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Life As a Son
Pastor Ricky Page - June 19, 2011

Message Recap

In honor of Father’s Day, Pastor Ricky Page gave a message about our Heavenly Father and what it means to be His child. Whether you have a relationship with Him or not, He’s your Daddy.

First, Pastor Ricky gave some background about the apostle Paul, the author of Galatians. Saul, as he was originally known, excelled in government and was a religious leader whose number one job was to snuff out “The Way” (as the Christian movement was called at the time). On his way to persecute Christians, Saul was knocked off his horse, was suddenly blinded, and had an encounter with Jesus that changed his life. Jesus told him to stop persecuting Christians, changed his name, restored his sight, and gave him a new mission to build the church.

As Paul travelled and planted churches, he wrote letters to encourage and admonish them according to their particular struggles. In his letter to the Galatians, Paul addresses the rift in this church, as the Jewish Christians struggled with sharing their faith and inheritance with Gentiles, a people who were not historically chosen by God. They considered themselves better than the Gentiles and didn’t want anything to do with them. Paul admonishes this church, instructing them to come together as one body and live as sons and daughters of the King, claiming they “are all sons of God through faith in Christ Jesus” (Galatians 3:26). With God, there is no distinction now between his original “chosen” children and his newly adopted children.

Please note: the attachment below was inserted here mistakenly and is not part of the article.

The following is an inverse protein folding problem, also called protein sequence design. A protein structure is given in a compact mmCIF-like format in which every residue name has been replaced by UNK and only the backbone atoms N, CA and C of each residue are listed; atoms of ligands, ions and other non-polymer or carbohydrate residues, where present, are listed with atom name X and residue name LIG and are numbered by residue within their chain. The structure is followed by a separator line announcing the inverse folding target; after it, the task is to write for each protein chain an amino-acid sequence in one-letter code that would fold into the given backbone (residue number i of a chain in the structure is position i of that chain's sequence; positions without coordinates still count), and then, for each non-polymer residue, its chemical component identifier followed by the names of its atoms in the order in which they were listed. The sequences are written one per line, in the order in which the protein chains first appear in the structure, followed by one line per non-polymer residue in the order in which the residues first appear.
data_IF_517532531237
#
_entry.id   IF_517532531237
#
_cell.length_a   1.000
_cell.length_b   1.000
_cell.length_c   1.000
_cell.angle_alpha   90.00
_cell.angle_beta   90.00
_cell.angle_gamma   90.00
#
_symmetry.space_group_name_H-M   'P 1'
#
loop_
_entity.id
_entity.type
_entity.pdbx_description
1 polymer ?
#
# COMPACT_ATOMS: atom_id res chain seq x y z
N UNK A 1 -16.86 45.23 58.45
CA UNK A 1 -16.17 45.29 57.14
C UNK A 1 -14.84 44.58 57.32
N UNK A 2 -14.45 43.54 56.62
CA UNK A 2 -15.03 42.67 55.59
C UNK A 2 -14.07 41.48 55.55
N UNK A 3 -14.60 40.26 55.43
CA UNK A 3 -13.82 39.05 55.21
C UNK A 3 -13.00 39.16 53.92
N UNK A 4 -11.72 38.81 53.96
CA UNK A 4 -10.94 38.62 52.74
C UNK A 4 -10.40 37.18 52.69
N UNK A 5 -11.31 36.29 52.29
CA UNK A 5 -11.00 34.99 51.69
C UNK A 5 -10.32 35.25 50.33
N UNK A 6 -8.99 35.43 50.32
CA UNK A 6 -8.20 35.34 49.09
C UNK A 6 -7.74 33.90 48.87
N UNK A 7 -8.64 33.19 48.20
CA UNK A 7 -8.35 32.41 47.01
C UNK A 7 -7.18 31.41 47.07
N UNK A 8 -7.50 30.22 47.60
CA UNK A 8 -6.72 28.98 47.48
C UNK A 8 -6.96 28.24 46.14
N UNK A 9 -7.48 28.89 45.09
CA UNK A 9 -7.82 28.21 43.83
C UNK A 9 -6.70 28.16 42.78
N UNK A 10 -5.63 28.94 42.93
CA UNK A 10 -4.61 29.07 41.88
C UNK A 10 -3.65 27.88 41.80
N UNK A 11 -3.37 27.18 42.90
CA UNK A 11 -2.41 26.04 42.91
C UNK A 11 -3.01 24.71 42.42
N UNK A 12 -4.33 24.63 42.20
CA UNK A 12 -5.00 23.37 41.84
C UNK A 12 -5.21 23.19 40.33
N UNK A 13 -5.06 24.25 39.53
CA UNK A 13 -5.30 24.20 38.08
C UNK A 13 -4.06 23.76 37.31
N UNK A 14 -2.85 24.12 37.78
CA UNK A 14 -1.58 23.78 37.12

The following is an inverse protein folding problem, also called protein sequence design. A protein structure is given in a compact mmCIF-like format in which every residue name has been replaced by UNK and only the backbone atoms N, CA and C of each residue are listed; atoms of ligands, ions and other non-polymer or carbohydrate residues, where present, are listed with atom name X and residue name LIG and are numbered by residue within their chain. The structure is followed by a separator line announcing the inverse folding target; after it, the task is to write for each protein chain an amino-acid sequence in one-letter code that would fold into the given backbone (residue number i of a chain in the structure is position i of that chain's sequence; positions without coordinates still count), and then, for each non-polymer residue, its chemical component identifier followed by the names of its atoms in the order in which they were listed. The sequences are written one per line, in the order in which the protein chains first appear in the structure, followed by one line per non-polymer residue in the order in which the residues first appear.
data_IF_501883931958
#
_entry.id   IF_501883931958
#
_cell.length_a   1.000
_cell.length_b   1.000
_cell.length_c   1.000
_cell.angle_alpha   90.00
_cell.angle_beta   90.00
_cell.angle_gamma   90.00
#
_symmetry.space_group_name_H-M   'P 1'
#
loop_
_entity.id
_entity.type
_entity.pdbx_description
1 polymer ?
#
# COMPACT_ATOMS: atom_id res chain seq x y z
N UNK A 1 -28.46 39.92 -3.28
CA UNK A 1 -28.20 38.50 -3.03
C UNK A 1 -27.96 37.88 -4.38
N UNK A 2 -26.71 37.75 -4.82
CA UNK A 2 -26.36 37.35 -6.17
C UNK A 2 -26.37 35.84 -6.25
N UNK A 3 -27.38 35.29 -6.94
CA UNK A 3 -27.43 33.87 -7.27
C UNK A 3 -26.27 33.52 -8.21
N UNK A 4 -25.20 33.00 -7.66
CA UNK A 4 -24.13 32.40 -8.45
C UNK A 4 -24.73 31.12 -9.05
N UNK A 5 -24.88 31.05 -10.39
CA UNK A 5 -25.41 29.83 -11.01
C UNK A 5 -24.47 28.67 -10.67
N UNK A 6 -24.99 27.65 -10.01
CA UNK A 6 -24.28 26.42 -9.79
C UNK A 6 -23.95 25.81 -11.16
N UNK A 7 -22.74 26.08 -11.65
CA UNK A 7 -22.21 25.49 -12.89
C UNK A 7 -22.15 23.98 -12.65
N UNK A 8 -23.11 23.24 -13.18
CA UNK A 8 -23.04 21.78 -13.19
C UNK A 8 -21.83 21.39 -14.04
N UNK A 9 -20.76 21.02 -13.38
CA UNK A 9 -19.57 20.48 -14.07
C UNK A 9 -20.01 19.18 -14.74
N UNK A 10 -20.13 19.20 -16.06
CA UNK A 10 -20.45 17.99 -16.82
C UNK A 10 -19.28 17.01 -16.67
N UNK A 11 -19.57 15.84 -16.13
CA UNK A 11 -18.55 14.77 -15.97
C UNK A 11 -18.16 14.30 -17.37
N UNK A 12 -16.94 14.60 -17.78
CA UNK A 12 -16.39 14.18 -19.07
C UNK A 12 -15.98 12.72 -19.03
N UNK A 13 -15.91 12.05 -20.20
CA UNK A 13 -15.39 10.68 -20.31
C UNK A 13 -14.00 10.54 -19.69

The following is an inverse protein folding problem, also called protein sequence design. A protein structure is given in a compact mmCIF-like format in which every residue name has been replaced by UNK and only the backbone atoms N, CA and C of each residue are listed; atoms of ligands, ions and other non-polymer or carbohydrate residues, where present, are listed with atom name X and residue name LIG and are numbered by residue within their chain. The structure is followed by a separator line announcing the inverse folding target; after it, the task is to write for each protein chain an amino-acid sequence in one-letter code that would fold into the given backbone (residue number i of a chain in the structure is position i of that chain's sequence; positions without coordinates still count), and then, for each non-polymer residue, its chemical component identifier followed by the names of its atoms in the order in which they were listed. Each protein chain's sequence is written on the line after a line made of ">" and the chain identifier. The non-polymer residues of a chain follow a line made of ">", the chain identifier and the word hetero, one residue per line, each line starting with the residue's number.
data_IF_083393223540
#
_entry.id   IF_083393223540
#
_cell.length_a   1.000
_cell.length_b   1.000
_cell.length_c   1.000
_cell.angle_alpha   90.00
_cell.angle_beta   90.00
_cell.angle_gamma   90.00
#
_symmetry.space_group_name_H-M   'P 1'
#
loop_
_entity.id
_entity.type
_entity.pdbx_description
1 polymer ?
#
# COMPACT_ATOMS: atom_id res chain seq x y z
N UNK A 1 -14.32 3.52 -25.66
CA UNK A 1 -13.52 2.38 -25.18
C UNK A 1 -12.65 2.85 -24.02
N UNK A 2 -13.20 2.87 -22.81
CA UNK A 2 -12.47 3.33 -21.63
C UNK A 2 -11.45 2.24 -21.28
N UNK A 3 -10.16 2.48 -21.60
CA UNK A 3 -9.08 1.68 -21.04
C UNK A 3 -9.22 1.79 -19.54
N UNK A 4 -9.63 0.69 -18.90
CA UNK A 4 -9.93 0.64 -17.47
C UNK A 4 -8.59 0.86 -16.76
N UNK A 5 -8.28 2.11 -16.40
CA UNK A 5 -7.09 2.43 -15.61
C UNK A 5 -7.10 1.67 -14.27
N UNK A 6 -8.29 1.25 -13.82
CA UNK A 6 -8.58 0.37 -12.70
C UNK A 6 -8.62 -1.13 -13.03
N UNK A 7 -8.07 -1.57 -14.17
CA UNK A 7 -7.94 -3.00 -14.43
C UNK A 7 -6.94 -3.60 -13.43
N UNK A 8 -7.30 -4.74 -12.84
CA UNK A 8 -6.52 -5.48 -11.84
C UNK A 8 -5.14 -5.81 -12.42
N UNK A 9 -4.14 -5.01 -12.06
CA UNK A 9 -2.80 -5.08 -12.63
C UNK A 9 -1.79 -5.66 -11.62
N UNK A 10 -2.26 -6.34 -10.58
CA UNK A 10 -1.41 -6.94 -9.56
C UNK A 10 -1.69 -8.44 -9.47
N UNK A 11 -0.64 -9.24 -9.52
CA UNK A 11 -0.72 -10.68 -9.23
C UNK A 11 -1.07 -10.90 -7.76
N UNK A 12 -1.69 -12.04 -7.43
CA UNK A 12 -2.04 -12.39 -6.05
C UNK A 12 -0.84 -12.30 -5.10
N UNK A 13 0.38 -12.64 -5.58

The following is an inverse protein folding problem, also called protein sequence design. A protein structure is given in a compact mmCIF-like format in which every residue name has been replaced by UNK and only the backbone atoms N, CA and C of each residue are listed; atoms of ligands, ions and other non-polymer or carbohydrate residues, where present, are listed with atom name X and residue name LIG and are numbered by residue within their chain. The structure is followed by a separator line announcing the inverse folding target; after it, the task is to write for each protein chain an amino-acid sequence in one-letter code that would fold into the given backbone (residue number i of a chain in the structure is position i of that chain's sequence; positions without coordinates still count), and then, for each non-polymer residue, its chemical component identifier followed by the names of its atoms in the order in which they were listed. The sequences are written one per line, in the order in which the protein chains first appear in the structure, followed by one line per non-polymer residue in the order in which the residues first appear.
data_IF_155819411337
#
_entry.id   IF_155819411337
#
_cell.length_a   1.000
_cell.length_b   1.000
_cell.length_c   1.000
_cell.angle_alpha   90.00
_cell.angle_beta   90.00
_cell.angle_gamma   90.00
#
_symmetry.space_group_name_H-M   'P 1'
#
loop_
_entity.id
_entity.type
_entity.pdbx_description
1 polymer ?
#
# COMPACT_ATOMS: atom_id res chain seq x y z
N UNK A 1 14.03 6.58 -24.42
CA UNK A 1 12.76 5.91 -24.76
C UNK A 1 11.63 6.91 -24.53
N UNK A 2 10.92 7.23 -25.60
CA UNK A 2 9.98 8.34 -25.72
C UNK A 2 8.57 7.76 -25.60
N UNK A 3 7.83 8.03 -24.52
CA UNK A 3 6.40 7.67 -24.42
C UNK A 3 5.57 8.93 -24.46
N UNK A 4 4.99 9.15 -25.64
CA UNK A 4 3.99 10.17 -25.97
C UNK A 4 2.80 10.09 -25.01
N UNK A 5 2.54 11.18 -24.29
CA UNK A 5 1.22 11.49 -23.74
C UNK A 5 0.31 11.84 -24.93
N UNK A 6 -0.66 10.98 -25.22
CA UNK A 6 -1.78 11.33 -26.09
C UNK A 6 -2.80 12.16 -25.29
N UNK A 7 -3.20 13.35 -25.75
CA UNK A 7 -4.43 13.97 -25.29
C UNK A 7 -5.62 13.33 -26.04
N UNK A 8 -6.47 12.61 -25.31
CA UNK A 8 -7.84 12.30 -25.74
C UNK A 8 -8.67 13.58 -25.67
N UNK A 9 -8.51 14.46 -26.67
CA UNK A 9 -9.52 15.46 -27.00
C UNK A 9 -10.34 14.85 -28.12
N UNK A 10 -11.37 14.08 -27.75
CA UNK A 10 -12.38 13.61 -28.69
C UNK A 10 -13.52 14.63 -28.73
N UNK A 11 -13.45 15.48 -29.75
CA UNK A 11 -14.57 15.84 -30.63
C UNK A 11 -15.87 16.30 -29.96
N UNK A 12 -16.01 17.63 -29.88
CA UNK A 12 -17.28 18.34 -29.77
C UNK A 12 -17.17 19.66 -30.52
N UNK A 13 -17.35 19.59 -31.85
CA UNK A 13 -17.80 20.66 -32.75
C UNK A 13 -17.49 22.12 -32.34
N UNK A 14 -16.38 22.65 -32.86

Now I say that the heir, as long as he is a child, does not differ at all from a slave, though he is master of all, but is under guardians and stewards until the time appointed by the father…God sent forth His Son, born of a woman, born under the law, to redeem those who were under the law, that we might receive the adoption as sons. And because you are sons, God has sent forth the Spirit of His Son into your hearts, crying out, “Abba, Father!” Therefore you are no longer a slave but a son, and if a son, then an heir of[God through Christ. Galatians 4:1-7

As Pastor Ricky and his wife are in the process of trying to foster/adopt a child, he explained that our 21st century idea of adoption is very different from the ancient world’s concept of adoption. In biblical times, if a child was brought into someone’s home and given him food and shelter, this was simply considered an act of charity, not adoption. Even though he might be treated quite well and provided for, this child had no right to be in the family and was considered a slave (in a job sense) to his master.

Therefore when Paul says “that we might receive the adoption as sons,” he’s not talking about us being taken in as orphans, but something different entirely. In the Greco-Roman world, law only permitted adoption if a man’s wife was barren or he had only daughters in his household, as women were prohibited from receiving an inheritance and carrying on the family tradition. In this case, a wealthy man would begin searching for a son to carry on his name and his family heritage. The father would search out a young man who was successful, well-bred, handsome, and in all ways admirable.